SIMMONS: I think it’s very prominent in the way that I interact with people. Going from a predominantly Black area into a predominantly white area, there are undeniable differences that you’re hyper aware of as a kid. Even though you’re not taking it in at a level that maybe I am now, you’re internalizing all of these differences between the two communities. I feel like it’s made me a more empathetic person toward everyone, and I feel like my comedy is more informed because of it. Obviously, as a comic, I’m very opinionated, but I think I am able to see things from different angles and not just have these blinders on all the time.

NUVO: You mentioned that The Comedy Attic wasn’t yet in Bloomington when you first started doing comedy?

SIMMONS:  Yeah. When they first opened, it was a chain of the Funny Bone, so the comics that they got were Funny Bone headliners. That’s just not the type of comedy that is going to do well in a liberal arts college town like Bloomington. They want comics like Maria Bamford, and that’s not who the Funny Bone booked.

I love that they switched. I got to see comics like Bamford, Tig Notaro, and Geoff Tate in this intimate venue, and it opened my eyes to [the fact that] comedy can be anything.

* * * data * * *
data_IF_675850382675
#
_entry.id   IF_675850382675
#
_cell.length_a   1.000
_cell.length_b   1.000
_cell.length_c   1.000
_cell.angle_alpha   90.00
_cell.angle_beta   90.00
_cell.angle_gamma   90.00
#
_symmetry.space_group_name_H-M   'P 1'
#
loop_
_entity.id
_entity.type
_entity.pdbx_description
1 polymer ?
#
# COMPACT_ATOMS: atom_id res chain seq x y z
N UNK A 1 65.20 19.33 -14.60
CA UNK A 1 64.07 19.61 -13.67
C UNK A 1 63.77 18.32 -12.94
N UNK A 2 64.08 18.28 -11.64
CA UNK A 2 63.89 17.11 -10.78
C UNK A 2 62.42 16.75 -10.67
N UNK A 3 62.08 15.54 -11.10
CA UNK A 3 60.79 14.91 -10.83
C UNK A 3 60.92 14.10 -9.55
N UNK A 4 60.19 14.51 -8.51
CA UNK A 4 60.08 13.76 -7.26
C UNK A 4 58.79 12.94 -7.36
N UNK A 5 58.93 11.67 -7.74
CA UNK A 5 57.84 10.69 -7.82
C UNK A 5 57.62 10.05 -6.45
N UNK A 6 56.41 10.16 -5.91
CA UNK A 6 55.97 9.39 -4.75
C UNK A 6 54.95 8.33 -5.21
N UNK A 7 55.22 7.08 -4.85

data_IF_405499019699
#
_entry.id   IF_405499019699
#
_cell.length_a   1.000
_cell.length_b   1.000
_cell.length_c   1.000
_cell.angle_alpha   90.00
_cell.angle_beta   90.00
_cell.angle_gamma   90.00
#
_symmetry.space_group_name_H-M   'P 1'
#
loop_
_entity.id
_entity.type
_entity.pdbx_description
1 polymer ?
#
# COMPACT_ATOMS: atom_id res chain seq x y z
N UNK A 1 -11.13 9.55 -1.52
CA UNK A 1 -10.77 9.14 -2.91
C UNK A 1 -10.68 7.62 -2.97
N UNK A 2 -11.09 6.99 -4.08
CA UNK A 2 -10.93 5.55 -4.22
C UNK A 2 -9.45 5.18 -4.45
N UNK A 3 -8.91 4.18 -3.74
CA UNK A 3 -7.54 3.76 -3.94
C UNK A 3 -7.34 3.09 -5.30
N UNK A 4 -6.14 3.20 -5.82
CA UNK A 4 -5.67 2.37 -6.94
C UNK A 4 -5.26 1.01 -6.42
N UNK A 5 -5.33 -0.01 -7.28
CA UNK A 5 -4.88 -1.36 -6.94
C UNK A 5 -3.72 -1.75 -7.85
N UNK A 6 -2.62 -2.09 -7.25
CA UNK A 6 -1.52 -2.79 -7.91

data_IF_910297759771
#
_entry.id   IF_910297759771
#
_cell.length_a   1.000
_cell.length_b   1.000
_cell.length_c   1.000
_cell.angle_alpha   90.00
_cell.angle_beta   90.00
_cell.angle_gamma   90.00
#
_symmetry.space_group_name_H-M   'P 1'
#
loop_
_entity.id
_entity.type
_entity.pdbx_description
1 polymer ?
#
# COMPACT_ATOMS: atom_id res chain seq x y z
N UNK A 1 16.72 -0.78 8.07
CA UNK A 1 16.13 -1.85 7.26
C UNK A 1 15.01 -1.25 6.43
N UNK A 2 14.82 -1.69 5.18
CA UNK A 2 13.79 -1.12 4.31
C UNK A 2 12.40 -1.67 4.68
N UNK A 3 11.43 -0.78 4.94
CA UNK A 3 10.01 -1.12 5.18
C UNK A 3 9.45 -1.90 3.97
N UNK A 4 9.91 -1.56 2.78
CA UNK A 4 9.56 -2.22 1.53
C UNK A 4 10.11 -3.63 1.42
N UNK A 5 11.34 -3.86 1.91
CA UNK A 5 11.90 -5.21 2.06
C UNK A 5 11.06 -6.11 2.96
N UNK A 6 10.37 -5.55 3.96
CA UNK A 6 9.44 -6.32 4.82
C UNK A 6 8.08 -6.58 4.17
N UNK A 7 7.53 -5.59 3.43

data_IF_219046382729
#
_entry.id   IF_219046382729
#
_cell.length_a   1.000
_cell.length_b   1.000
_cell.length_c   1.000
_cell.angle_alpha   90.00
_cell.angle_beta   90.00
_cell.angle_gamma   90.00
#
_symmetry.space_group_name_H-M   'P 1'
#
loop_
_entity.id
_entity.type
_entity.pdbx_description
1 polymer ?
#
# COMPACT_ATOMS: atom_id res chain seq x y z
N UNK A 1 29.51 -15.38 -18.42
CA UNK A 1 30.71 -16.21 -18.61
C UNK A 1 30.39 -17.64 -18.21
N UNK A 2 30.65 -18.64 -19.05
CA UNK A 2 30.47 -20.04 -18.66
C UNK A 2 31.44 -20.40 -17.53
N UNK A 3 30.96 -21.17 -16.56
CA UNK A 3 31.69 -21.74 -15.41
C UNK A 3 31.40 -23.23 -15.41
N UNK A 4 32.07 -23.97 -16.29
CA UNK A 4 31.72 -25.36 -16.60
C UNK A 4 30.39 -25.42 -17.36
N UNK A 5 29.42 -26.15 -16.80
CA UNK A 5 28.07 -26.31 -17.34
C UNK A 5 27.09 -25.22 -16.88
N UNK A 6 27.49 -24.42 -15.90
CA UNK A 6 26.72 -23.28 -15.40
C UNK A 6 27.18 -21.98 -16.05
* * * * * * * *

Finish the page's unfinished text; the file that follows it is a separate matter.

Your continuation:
NUVO: What adjustments did you have to make upon moving to Indianapolis and pursuing comedy here?

SIMMONS: After graduating, I actually moved to Chicago for a couple years. I wasn’t doing comedy at all. I had essentially quit because I had graduated and thought it was time to get a real job. I was in a relationship that was awful. When all that ended, I moved back to Indianapolis and dove into standup full-time. [laughs] It was kind of a wake-up call because Bloomington spoils you. Indianapolis was a much-needed shock to the system that this is hard work and not everything is going to go your way. If you want to get better and do this for real, you need to put as much time and effort in as possible to make yourself a well-rounded writer and performer.

When I started at the clubs [in Indianapolis], you couldn’t work Morty’s and Crackers at the same time. If they found out you were working one, it was frowned upon by the other club. So you had to hustle up all these other ways to get stage time, which is one of the best parts of doing comedy in Indianapolis. You’re within a four-hour radius from 15 different cities that you can drive to and get on stage. So the hustle element of it is just a little different.

NUVO: How long have you been traveling outside of Indianapolis to do perform?